Category Archives: taxes

…on the Entrepreneurial State

With the next Canadian federal election less than a year away – and undesirables like Wayne Gretzky soon to be purged from the voter lists – I’ve been getting a lot more fundraising emails lately. As of mid-December I’d received nineteen in eighteen days. It was like a Christmas advent calendar, but in my email inbox! (Like a beleaguered Silician storekeeper, I paid my “protection money” and now they’re leaving me alone. :) )

Politicians are often derided for their short-term thinking, which is probably a fair criticism. If you ballpark an election cycle at roughly four years, newly-elected officials might take a year to learn the ropes, a couple years trying to be effective, and then a year trying to get re-elected. Judging by how successful those old Soviet and Chinese Five-Year Plans typically were, that might not be quite enough time…

The kind of decade-scale industrial policy used so effectively over the past half-century by Japan and South Korea (and Singapore… and Taiwan… and to an extent in Norway) typically occurred when these countries were dominated by one political party. This political stability may have allowed government and industry to set effective long-term plans without fear that a few years on, a new Prime Minister would reverse course on everything.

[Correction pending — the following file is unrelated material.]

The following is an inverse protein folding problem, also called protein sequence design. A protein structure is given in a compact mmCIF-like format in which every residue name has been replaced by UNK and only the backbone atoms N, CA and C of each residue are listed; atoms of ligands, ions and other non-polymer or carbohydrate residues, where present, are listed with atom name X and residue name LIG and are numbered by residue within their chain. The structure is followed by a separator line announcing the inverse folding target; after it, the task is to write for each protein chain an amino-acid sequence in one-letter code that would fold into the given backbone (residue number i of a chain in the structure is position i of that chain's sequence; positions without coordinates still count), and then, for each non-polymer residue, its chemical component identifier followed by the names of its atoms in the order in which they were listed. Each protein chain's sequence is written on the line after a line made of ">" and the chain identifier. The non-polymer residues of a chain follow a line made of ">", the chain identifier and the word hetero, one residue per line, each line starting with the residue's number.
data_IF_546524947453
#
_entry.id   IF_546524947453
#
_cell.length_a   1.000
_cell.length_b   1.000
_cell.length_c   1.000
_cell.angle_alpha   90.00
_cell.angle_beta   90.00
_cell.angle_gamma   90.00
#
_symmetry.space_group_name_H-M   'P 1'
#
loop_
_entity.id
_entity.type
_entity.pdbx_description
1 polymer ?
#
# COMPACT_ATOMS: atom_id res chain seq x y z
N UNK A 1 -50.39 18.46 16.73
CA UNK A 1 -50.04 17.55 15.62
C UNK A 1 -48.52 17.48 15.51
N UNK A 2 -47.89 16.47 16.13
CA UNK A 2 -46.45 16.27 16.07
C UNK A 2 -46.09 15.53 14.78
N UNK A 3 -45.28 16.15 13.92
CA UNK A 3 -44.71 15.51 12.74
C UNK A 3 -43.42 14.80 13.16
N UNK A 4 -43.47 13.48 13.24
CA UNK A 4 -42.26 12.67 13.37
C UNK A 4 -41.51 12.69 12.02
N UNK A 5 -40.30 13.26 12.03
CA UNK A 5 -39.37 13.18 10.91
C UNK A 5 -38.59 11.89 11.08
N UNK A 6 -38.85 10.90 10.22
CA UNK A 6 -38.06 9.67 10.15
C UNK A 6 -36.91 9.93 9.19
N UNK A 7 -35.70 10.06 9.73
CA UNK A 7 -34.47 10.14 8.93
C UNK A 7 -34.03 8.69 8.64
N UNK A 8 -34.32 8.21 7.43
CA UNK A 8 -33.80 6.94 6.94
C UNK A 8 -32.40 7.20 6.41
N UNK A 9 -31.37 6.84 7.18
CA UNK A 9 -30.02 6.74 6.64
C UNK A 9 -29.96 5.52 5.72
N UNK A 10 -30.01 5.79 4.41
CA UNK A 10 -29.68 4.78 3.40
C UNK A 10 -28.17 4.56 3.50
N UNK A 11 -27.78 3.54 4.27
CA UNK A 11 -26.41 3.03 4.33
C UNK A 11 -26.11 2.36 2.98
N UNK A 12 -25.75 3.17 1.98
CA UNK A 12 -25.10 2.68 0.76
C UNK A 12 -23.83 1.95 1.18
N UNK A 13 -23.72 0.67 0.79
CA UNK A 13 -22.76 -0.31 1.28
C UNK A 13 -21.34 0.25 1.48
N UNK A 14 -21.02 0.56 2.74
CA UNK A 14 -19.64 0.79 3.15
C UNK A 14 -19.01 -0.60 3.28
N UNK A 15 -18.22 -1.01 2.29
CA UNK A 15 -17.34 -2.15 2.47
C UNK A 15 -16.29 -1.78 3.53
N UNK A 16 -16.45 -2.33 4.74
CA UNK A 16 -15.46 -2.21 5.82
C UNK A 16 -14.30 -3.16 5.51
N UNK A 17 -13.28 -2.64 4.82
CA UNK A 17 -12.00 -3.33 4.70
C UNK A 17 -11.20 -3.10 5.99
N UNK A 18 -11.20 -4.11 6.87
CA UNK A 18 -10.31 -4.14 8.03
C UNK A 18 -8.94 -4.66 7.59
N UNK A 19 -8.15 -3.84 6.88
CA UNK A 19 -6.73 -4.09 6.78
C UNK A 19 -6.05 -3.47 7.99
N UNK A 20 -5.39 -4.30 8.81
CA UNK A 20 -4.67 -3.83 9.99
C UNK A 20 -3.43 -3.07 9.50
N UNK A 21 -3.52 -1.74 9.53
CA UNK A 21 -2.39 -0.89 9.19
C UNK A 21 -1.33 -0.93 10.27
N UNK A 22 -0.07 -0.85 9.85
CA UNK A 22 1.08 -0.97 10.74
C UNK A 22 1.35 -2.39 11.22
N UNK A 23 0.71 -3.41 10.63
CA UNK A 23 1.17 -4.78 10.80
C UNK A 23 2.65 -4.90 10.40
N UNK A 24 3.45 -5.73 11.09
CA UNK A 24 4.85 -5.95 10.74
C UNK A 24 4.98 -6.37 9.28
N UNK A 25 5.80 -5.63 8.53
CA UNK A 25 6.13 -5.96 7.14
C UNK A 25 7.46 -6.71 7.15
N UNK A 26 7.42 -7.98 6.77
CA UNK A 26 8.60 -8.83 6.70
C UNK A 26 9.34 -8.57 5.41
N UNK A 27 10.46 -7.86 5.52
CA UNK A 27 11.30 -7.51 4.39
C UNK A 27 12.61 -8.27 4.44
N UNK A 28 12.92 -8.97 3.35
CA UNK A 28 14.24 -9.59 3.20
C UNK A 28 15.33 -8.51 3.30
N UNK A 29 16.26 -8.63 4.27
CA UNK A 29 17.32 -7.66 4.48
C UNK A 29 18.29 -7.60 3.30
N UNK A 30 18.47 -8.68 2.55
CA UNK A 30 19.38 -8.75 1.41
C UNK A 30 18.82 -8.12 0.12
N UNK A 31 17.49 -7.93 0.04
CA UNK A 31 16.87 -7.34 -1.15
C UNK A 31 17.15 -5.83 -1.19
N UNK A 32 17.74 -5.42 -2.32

Of course, one-party dominance is no guarantee of long-term economic success – as evidenced by Mexico, parts of both the American South and South America, and … Alberta. As recent history shows, our neighbours would rather stay a Saudi prince’s whim away from economic catastrophe, than raise sales and income taxes to build up a treasury to buffer themselves from the ravages of the resource cycle. It’s as if they’d read Aesop’s Fable about the ant and the grasshopper, and concluded the grasshopper was the role model!

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The millionaire tax, American- and French style

(originally written Apr 19, 2012.  Part of my Great Upload of 2013.)

The American “millionaire tax” plan

At the moment, Obama is facing stiff resistance from his proposal to tax all income above $1,000,000 per year at a rate of 30%.  This, despite the support of one-time world’s-richest-man Warren Buffett, who wondered in a NY Times editorial last year why he, a billionaire, paid a lower tax rate than his secretary.

(Answer: most of Buffett’s income comes in the form of capital gains taxed at 15%, which is lower than income tax rates paid by all but the lowest-paid labourers.  A similar situation exists in Canada — capital gains are taxed at half the rate of actual work.)

The French “millionaire tax” plan